THE GREAT GADSBY
New on Netflix, Nanette is the most talked about stand-up show, if that’s what you want to call it, of the #MeToo era—from a fawning New York Times profile to an outpouring of love on social media. But Tasmanian performer Hannah Gadsby’s ground-breaking show is an exercise in incongruity, and not just because it’s categorised as comedy when, in fact, there is little in it to laugh about: it is out of step with the smug insensitivity of humankind.
Nanette is protest art awkwardly pigeonholed as stand-up comedy, just like Gadsby is labelled a lesbian when she may be “somewhat trans” (sic)—a series of terse, dark and expertly timed skewerings of the labels and rulebooks written by straight white men and gender normal.
Gadsby’s disillusionment with comedy is a complaint against its incapability to be cathartic. A story, she says, has a beginning, a middle and an end. Comedy only has a beginning and a middle. The Tasmanian comedian, however, is done with telling stories that crystallise her trauma. Instead, she delivers the same story once as a gag and later as the tale of horrific assault that unfolds where the gag ends. Because she knows her story, like millions of stories out there, needs to be told, and the genre of comedy is too limited for that story.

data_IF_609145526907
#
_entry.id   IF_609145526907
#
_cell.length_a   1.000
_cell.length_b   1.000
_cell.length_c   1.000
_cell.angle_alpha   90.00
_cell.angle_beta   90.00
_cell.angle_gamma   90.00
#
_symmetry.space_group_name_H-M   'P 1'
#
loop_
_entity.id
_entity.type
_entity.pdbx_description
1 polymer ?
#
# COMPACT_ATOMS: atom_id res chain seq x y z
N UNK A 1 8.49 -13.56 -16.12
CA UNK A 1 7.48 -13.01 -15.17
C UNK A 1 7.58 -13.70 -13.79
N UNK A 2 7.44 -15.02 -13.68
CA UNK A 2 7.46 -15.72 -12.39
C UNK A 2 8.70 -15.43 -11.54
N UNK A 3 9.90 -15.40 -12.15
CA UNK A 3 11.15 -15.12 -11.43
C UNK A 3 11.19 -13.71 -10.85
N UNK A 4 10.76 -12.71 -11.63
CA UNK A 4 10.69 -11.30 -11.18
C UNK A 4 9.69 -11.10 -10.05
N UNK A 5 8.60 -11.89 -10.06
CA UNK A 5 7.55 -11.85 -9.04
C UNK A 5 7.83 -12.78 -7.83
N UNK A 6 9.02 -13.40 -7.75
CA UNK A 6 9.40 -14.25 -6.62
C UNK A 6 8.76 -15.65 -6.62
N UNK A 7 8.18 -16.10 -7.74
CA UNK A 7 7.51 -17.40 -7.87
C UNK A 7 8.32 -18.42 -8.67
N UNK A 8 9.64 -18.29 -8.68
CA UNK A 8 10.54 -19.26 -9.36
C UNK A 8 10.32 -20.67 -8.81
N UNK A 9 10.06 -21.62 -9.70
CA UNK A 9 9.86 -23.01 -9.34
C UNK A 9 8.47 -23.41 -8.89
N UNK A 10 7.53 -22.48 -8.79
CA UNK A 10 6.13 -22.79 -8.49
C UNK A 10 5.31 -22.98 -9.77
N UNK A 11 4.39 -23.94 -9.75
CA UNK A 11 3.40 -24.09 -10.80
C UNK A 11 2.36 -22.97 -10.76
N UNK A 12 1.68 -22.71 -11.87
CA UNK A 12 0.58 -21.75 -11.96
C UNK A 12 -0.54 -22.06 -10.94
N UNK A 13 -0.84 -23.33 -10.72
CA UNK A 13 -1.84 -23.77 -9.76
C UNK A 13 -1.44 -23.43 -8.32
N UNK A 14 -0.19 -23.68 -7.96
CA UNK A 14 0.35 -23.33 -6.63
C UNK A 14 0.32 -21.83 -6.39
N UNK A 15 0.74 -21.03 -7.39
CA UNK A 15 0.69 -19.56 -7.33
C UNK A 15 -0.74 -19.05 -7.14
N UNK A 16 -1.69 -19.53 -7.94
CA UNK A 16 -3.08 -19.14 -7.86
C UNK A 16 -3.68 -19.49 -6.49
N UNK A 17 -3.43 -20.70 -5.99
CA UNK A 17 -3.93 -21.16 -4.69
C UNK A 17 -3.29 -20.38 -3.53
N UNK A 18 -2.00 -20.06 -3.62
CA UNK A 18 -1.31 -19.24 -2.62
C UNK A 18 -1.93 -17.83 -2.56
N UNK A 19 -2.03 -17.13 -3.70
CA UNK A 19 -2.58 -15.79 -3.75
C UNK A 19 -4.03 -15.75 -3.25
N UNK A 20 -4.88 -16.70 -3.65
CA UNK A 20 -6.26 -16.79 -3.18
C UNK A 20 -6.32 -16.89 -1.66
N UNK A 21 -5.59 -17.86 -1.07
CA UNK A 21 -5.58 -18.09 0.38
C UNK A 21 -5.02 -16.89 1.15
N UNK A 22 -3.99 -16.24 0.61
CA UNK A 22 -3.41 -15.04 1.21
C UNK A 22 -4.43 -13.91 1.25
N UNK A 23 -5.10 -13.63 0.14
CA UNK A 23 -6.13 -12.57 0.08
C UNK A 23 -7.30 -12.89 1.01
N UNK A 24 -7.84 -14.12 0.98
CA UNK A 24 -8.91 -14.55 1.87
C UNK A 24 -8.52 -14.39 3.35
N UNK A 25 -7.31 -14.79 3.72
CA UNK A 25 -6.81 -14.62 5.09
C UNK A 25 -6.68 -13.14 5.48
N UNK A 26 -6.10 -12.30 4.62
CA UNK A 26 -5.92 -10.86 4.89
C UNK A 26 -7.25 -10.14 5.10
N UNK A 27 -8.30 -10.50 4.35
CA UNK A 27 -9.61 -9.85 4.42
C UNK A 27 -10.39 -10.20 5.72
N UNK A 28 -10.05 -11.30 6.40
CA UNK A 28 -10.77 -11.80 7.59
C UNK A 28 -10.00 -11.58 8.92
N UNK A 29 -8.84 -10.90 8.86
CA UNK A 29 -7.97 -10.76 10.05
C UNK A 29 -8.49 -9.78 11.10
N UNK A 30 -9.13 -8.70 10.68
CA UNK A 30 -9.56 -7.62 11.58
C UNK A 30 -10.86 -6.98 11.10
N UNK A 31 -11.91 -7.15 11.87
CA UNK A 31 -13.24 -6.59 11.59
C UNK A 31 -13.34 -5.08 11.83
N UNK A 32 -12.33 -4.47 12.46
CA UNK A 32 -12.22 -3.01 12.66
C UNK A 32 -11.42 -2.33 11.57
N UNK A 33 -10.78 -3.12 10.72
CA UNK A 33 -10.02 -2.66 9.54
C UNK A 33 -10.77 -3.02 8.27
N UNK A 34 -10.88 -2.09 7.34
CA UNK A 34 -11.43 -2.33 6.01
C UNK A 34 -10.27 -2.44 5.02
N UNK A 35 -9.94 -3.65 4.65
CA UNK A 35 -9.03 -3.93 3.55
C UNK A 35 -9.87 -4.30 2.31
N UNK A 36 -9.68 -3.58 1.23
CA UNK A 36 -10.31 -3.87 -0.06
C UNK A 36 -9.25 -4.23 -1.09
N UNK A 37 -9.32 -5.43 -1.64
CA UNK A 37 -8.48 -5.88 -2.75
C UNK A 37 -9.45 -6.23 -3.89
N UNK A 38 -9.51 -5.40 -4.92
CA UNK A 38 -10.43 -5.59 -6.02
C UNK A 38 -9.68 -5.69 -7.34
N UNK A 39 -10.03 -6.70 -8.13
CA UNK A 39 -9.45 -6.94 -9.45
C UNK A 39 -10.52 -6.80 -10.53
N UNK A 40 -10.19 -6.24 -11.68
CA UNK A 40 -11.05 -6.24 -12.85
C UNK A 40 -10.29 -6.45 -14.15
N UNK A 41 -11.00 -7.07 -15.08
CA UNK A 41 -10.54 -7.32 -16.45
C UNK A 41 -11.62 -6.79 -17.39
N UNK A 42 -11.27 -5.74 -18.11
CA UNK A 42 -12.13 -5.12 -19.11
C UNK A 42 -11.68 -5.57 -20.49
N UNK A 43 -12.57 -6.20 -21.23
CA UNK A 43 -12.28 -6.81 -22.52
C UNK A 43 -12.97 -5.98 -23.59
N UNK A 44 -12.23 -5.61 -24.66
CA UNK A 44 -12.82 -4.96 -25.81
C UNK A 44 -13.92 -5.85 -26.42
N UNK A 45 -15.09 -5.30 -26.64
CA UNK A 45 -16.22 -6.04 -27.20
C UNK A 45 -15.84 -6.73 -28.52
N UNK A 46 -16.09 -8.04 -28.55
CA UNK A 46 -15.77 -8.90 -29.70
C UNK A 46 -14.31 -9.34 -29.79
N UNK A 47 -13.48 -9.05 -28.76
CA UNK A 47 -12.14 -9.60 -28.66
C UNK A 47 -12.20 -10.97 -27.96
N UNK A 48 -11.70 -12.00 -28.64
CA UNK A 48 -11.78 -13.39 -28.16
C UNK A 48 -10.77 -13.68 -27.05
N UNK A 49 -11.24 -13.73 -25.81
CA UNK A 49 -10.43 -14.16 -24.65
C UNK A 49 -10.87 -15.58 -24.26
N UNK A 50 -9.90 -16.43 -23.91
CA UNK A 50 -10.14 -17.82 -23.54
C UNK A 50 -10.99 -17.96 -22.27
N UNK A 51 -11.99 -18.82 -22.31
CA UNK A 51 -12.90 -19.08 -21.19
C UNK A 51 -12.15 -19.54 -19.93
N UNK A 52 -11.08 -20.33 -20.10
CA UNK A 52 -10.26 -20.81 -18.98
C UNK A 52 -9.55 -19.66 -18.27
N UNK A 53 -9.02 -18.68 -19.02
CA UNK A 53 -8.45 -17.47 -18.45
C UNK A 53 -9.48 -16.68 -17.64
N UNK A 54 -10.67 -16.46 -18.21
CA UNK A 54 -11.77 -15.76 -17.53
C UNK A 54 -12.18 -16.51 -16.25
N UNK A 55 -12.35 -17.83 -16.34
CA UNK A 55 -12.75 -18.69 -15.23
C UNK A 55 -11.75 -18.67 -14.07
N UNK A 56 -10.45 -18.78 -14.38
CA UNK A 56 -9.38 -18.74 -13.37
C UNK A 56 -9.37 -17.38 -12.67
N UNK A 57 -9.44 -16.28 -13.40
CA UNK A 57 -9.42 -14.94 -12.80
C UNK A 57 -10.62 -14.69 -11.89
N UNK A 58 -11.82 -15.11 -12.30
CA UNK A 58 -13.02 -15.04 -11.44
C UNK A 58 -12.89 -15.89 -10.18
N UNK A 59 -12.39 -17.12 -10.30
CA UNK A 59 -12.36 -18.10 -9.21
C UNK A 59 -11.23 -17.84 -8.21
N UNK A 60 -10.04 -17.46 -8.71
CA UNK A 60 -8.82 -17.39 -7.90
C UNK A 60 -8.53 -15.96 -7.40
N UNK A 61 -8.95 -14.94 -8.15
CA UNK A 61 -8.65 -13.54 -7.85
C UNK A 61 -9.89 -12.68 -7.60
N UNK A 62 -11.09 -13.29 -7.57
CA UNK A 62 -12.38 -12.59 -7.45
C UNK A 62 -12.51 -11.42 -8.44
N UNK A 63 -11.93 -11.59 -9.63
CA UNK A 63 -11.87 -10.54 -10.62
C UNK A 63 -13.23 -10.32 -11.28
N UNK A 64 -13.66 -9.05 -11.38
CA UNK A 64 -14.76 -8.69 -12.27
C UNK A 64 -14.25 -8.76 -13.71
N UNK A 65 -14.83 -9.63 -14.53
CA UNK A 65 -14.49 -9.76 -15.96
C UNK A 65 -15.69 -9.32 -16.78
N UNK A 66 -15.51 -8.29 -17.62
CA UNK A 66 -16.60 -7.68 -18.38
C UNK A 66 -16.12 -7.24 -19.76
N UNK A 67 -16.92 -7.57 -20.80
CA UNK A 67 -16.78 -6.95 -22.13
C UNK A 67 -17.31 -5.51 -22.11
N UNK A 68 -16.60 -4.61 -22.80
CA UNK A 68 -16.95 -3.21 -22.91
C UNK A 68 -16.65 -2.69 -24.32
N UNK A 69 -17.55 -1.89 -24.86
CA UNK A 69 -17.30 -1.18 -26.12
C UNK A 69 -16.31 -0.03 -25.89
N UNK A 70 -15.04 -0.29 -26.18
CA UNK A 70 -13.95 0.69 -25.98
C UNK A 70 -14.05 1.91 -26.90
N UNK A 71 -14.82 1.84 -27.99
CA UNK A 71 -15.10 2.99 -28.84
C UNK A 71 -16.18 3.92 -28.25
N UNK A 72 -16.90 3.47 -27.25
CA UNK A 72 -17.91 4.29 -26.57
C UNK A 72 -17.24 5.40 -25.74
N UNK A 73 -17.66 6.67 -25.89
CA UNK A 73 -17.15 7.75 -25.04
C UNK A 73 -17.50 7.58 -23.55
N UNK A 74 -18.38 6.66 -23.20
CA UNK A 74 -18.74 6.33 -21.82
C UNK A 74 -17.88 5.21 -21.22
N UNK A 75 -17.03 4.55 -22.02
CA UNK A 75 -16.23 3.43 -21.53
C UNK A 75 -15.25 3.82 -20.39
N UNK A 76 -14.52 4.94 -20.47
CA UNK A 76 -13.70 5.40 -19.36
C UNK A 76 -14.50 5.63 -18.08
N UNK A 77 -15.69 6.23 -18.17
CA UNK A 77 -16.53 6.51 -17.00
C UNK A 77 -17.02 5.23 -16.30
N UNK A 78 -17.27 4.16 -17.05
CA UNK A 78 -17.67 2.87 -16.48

At a time when dialogue about abuse and shame is seeping out of the cracks of prolonged silences, Gadsby puts her battered soul out for everyone to see, forcing us to look at the ugly viscera of her jokes and be ashamed. It is also a “Me Too” moment for everyone who needs their story of trauma and shame to be told, and to know that they are not alone. Tense and sensitive, Nanette is like no stand-up you’ve seen before. It deconstructs the warped concept of black humour for what it is—the privilege of straight men to ask you to “light’n up” and take ugly jokes for humour. It’s a “must watch” show not just because it is an important political statement but because it is the most humane piece of art on the small screen right now. One does not have to agree with Gadsby to appreciate her art. She appeals to the human in us, and all those who feel pain will find something that resonates.